THE NATURE OF “STRUCTURAL ADAPTATION” IN A NATION-STATE: THE CASE OF SERBIA

Ivica Mladenović ; Faculty of Philosophy, University of Belgrade, Belgrade, Serbia

Fulltext: pdf (347 KB), Serbian, Pages 135 – 158

Abstracts
The author is deconstructing the logics and the consequences of “structural
adaptation” to the laws of the market and profit in Serbia from the 1960s until
today. The paper consists of three systematic parts. The first one is a description
of the period from 1965 to 1991. It is shown that the roots of capitalist
restoration can be found in economical reforms undertaken within nominal
socialism, which opened the way for a more free action of the market mechanisms.
The second part of the paper is dedicated to the so-called “Milošević
period” (1991 – 2001) during which, under the auspices of degenerated political
capitalism and in a blocked context, the process of structural adaptation
continues, in favour of the continuative nomenclature of the former collective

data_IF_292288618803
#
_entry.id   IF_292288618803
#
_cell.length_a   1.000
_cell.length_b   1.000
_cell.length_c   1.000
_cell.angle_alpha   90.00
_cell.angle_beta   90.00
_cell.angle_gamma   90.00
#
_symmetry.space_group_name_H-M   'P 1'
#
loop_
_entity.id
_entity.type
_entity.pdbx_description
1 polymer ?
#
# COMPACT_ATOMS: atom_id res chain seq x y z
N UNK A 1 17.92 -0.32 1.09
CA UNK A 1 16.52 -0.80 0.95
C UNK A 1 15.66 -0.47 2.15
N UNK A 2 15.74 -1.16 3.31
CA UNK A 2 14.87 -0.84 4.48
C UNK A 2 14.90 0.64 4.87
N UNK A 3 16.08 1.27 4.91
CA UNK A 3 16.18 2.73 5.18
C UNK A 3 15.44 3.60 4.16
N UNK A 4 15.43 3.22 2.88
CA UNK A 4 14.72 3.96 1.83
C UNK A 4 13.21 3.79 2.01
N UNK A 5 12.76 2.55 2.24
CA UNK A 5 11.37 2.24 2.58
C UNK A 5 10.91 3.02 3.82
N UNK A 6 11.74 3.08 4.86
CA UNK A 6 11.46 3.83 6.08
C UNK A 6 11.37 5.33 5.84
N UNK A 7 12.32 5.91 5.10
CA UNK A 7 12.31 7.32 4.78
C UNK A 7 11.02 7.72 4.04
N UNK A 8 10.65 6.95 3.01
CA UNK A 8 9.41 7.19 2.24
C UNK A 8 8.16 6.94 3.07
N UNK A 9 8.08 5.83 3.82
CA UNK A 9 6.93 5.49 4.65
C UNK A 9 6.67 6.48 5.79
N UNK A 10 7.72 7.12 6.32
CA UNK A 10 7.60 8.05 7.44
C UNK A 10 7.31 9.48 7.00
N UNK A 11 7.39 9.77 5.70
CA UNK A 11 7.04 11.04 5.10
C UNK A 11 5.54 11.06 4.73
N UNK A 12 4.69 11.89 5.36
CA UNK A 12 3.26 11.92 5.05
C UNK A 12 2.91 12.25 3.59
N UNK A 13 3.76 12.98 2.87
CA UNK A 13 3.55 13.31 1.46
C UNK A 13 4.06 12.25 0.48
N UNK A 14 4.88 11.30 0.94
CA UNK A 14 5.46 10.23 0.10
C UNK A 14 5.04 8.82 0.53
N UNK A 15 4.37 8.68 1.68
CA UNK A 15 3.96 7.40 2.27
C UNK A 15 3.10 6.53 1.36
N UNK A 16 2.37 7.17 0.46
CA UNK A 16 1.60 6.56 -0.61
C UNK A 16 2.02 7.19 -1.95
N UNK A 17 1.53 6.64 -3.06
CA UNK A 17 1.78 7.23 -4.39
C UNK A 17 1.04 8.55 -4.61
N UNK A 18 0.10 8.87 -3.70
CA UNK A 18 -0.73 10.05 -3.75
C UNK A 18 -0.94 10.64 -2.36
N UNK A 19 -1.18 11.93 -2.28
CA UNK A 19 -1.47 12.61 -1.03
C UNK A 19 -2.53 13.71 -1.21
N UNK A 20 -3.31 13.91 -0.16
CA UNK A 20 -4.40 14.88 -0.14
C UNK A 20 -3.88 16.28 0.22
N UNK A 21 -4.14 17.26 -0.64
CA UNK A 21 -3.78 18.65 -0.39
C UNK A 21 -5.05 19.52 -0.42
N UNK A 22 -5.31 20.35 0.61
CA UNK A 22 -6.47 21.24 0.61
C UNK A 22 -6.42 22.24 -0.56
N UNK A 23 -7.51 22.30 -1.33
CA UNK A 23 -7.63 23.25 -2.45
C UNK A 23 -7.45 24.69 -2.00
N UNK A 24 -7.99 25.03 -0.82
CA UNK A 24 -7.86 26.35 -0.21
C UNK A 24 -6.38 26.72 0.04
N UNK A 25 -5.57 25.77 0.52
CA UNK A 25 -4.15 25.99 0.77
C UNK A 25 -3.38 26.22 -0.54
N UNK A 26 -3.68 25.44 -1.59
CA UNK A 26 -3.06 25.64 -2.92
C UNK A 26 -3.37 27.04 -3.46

owners, or the new class of lumpenbourgeoisie in formation. The third part is
an analysis of the neoliberal period after the “democratic” changes in 2001
and the character of its own comprador political capitalism, which enters the
final phase of the structural adaptation and redistribution of wealth towards
the higher classes. Based on the results of the analysis, the author concludes
that the process of a decade of destruction of Serbian society was conditioned
by an agenda, i.e. it was conditioned by class interests.

Keywords
Nominal Socialism; Serbia; Yugoslav Crisis; Structural Adaptation; Political Capitalism